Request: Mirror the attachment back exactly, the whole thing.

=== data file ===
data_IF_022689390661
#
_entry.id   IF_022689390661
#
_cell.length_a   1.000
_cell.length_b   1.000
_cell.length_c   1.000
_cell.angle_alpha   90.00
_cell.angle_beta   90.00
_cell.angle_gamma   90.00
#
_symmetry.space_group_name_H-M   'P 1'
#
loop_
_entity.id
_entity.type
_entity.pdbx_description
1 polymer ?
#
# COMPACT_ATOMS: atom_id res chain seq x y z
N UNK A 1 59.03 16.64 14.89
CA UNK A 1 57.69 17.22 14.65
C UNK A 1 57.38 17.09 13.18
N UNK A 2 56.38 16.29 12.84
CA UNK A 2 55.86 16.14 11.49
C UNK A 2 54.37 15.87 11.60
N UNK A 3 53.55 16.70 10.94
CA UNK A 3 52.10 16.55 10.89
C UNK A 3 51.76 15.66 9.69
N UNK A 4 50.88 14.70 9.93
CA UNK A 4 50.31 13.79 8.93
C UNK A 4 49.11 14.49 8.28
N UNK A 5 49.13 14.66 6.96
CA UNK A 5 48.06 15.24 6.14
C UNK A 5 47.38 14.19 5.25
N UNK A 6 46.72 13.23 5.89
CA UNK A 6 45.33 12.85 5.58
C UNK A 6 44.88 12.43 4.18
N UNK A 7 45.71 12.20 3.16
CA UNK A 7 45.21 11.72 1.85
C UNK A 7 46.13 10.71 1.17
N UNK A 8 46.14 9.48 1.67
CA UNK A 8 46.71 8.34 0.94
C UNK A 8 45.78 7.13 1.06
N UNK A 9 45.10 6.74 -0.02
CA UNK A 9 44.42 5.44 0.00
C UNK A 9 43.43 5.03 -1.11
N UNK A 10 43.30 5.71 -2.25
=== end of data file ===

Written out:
data_IF_022689390661
#
_entry.id   IF_022689390661
#
_cell.length_a   1.000
_cell.length_b   1.000
_cell.length_c   1.000
_cell.angle_alpha   90.00
_cell.angle_beta   90.00
_cell.angle_gamma   90.00
#
_symmetry.space_group_name_H-M   'P 1'
#
loop_
_entity.id
_entity.type
_entity.pdbx_description
1 polymer ?
#
# COMPACT_ATOMS: atom_id res chain seq x y z
N UNK A 1 59.03 16.64 14.89
CA UNK A 1 57.69 17.22 14.65
C UNK A 1 57.38 17.09 13.18
N UNK A 2 56.38 16.29 12.84
CA UNK A 2 55.86 16.14 11.49
C UNK A 2 54.37 15.87 11.60
N UNK A 3 53.55 16.70 10.94
CA UNK A 3 52.10 16.55 10.89
C UNK A 3 51.76 15.66 9.69
N UNK A 4 50.88 14.70 9.93
CA UNK A 4 50.31 13.79 8.93
C UNK A 4 49.11 14.49 8.28
N UNK A 5 49.13 14.66 6.96
CA UNK A 5 48.06 15.24 6.14
C UNK A 5 47.38 14.19 5.25
N UNK A 6 46.72 13.23 5.89
CA UNK A 6 45.33 12.85 5.58
C UNK A 6 44.88 12.43 4.18
N UNK A 7 45.71 12.20 3.16
CA UNK A 7 45.21 11.72 1.85
C UNK A 7 46.13 10.71 1.17
N UNK A 8 46.14 9.48 1.67
CA UNK A 8 46.71 8.34 0.94
C UNK A 8 45.78 7.13 1.06
N UNK A 9 45.10 6.74 -0.02
CA UNK A 9 44.42 5.44 0.00
C UNK A 9 43.43 5.03 -1.11
N UNK A 10 43.30 5.71 -2.25